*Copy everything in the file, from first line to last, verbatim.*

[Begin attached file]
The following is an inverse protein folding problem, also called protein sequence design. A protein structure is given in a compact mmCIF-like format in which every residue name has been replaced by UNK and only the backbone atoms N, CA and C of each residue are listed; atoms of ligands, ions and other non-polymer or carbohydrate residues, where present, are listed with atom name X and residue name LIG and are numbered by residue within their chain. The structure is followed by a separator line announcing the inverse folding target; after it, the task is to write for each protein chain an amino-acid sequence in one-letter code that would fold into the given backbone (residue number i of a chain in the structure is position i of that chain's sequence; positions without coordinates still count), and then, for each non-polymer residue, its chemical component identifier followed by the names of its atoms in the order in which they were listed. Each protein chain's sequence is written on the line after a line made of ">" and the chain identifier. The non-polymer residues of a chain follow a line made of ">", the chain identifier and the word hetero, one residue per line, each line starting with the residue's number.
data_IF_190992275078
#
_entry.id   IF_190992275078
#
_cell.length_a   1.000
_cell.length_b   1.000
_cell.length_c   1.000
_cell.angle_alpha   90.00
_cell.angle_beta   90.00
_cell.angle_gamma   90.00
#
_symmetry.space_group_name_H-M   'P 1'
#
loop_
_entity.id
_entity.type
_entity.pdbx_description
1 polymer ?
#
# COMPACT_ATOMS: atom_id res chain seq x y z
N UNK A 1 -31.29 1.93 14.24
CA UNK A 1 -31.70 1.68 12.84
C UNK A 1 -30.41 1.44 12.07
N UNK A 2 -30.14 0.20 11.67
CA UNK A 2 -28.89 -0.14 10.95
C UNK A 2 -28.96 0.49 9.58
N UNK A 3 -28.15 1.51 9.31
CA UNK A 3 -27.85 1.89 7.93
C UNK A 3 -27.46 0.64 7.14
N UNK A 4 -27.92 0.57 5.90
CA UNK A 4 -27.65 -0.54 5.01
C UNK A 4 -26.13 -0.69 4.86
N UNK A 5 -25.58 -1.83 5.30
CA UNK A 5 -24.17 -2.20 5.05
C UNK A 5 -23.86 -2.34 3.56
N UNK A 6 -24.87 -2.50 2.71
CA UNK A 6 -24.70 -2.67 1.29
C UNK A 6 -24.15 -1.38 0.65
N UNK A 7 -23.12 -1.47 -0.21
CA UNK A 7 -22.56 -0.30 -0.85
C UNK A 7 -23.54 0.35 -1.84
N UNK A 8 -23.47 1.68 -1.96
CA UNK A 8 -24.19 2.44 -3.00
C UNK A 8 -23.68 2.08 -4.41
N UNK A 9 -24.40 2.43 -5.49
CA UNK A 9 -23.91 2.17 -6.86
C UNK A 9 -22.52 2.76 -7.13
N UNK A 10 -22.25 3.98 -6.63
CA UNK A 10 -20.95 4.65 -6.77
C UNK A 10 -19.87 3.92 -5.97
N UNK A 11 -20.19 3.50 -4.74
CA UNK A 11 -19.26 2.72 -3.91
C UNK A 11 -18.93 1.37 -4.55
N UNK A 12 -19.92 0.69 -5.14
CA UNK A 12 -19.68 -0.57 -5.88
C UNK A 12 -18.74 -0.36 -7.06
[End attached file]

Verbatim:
The following is an inverse protein folding problem, also called protein sequence design. A protein structure is given in a compact mmCIF-like format in which every residue name has been replaced by UNK and only the backbone atoms N, CA and C of each residue are listed; atoms of ligands, ions and other non-polymer or carbohydrate residues, where present, are listed with atom name X and residue name LIG and are numbered by residue within their chain. The structure is followed by a separator line announcing the inverse folding target; after it, the task is to write for each protein chain an amino-acid sequence in one-letter code that would fold into the given backbone (residue number i of a chain in the structure is position i of that chain's sequence; positions without coordinates still count), and then, for each non-polymer residue, its chemical component identifier followed by the names of its atoms in the order in which they were listed. Each protein chain's sequence is written on the line after a line made of ">" and the chain identifier. The non-polymer residues of a chain follow a line made of ">", the chain identifier and the word hetero, one residue per line, each line starting with the residue's number.
data_IF_190992275078
#
_entry.id   IF_190992275078
#
_cell.length_a   1.000
_cell.length_b   1.000
_cell.length_c   1.000
_cell.angle_alpha   90.00
_cell.angle_beta   90.00
_cell.angle_gamma   90.00
#
_symmetry.space_group_name_H-M   'P 1'
#
loop_
_entity.id
_entity.type
_entity.pdbx_description
1 polymer ?
#
# COMPACT_ATOMS: atom_id res chain seq x y z
N UNK A 1 -31.29 1.93 14.24
CA UNK A 1 -31.70 1.68 12.84
C UNK A 1 -30.41 1.44 12.07
N UNK A 2 -30.14 0.20 11.67
CA UNK A 2 -28.89 -0.14 10.95
C UNK A 2 -28.96 0.49 9.58
N UNK A 3 -28.15 1.51 9.31
CA UNK A 3 -27.85 1.89 7.93
C UNK A 3 -27.46 0.64 7.14
N UNK A 4 -27.92 0.57 5.90
CA UNK A 4 -27.65 -0.54 5.01
C UNK A 4 -26.13 -0.69 4.86
N UNK A 5 -25.58 -1.83 5.30
CA UNK A 5 -24.17 -2.20 5.05
C UNK A 5 -23.86 -2.34 3.56
N UNK A 6 -24.87 -2.50 2.71
CA UNK A 6 -24.70 -2.67 1.29
C UNK A 6 -24.15 -1.38 0.65
N UNK A 7 -23.12 -1.47 -0.21
CA UNK A 7 -22.56 -0.30 -0.85
C UNK A 7 -23.54 0.35 -1.84
N UNK A 8 -23.47 1.68 -1.96
CA UNK A 8 -24.19 2.44 -3.00
C UNK A 8 -23.68 2.08 -4.41
N UNK A 9 -24.40 2.43 -5.49
CA UNK A 9 -23.91 2.17 -6.86
C UNK A 9 -22.52 2.76 -7.13
N UNK A 10 -22.25 3.98 -6.63
CA UNK A 10 -20.95 4.65 -6.77
C UNK A 10 -19.87 3.92 -5.97
N UNK A 11 -20.19 3.50 -4.74
CA UNK A 11 -19.26 2.72 -3.91
C UNK A 11 -18.93 1.37 -4.55
N UNK A 12 -19.92 0.69 -5.14
CA UNK A 12 -19.68 -0.57 -5.88
C UNK A 12 -18.74 -0.36 -7.06